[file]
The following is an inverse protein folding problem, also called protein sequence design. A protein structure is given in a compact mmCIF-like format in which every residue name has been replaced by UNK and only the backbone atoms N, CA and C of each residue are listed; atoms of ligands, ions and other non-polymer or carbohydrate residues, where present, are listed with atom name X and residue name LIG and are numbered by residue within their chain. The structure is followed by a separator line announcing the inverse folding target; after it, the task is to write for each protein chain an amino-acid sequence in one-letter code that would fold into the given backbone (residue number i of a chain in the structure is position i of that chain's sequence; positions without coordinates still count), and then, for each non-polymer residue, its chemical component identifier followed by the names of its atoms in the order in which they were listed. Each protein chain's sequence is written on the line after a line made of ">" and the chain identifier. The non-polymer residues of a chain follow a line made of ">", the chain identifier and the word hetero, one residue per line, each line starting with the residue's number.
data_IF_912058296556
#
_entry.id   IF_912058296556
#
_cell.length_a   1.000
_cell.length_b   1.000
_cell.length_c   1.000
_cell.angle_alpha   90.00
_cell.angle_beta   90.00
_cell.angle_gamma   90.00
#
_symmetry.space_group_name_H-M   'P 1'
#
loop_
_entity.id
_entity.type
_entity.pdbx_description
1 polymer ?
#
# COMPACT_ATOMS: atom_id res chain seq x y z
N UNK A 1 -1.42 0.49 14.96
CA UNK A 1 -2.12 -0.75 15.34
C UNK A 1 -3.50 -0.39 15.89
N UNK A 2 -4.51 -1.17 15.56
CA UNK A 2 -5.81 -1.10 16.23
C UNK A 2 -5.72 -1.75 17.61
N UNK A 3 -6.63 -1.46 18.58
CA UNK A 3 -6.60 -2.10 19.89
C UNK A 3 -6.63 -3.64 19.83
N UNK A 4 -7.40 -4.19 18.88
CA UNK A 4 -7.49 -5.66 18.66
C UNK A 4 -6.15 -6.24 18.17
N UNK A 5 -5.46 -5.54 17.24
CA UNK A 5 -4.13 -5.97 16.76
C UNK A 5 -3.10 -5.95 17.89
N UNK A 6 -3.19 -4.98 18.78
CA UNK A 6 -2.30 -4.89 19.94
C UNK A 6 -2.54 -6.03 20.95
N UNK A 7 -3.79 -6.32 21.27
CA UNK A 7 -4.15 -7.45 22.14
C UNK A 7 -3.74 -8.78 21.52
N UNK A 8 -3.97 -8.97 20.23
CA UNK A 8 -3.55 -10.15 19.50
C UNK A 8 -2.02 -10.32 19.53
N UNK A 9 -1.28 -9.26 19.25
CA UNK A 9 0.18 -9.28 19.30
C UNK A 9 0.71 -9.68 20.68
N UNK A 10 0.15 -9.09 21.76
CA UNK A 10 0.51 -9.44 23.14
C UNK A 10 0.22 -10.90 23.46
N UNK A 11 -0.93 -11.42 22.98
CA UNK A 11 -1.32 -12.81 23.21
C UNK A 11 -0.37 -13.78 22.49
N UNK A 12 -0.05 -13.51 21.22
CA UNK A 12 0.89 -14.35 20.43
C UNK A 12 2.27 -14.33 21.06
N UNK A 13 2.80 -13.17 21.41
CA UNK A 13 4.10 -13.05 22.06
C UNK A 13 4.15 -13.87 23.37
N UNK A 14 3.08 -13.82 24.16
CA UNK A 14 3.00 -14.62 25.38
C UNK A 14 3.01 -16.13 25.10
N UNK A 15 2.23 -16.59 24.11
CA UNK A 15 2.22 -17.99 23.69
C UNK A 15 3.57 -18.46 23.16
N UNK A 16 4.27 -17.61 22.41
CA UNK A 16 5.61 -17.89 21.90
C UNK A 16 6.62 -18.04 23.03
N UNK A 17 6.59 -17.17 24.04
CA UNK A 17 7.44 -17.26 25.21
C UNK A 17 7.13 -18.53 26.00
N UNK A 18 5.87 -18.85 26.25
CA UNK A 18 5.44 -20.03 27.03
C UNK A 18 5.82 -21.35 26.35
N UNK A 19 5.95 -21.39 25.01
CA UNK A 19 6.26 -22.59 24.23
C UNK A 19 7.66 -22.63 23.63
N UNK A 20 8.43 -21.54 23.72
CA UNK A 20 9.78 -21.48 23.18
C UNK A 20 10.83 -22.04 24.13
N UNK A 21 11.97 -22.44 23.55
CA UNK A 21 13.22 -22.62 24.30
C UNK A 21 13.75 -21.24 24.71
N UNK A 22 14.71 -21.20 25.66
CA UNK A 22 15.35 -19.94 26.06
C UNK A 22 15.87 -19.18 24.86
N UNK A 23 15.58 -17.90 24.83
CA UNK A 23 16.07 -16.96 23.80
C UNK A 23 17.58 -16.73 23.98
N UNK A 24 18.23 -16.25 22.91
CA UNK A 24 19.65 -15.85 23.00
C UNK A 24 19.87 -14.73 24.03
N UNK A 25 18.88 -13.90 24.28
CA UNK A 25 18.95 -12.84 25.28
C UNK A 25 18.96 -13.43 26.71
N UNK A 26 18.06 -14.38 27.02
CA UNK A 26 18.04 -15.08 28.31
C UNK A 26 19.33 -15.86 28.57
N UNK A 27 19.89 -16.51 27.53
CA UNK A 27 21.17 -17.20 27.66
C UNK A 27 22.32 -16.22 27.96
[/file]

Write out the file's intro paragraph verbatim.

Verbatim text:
The following is an inverse protein folding problem, also called protein sequence design. A protein structure is given in a compact mmCIF-like format in which every residue name has been replaced by UNK and only the backbone atoms N, CA and C of each residue are listed; atoms of ligands, ions and other non-polymer or carbohydrate residues, where present, are listed with atom name X and residue name LIG and are numbered by residue within their chain. The structure is followed by a separator line announcing the inverse folding target; after it, the task is to write for each protein chain an amino-acid sequence in one-letter code that would fold into the given backbone (residue number i of a chain in the structure is position i of that chain's sequence; positions without coordinates still count), and then, for each non-polymer residue, its chemical component identifier followed by the names of its atoms in the order in which they were listed. Each protein chain's sequence is written on the line after a line made of ">" and the chain identifier. The non-polymer residues of a chain follow a line made of ">", the chain identifier and the word hetero, one residue per line, each line starting with the residue's number.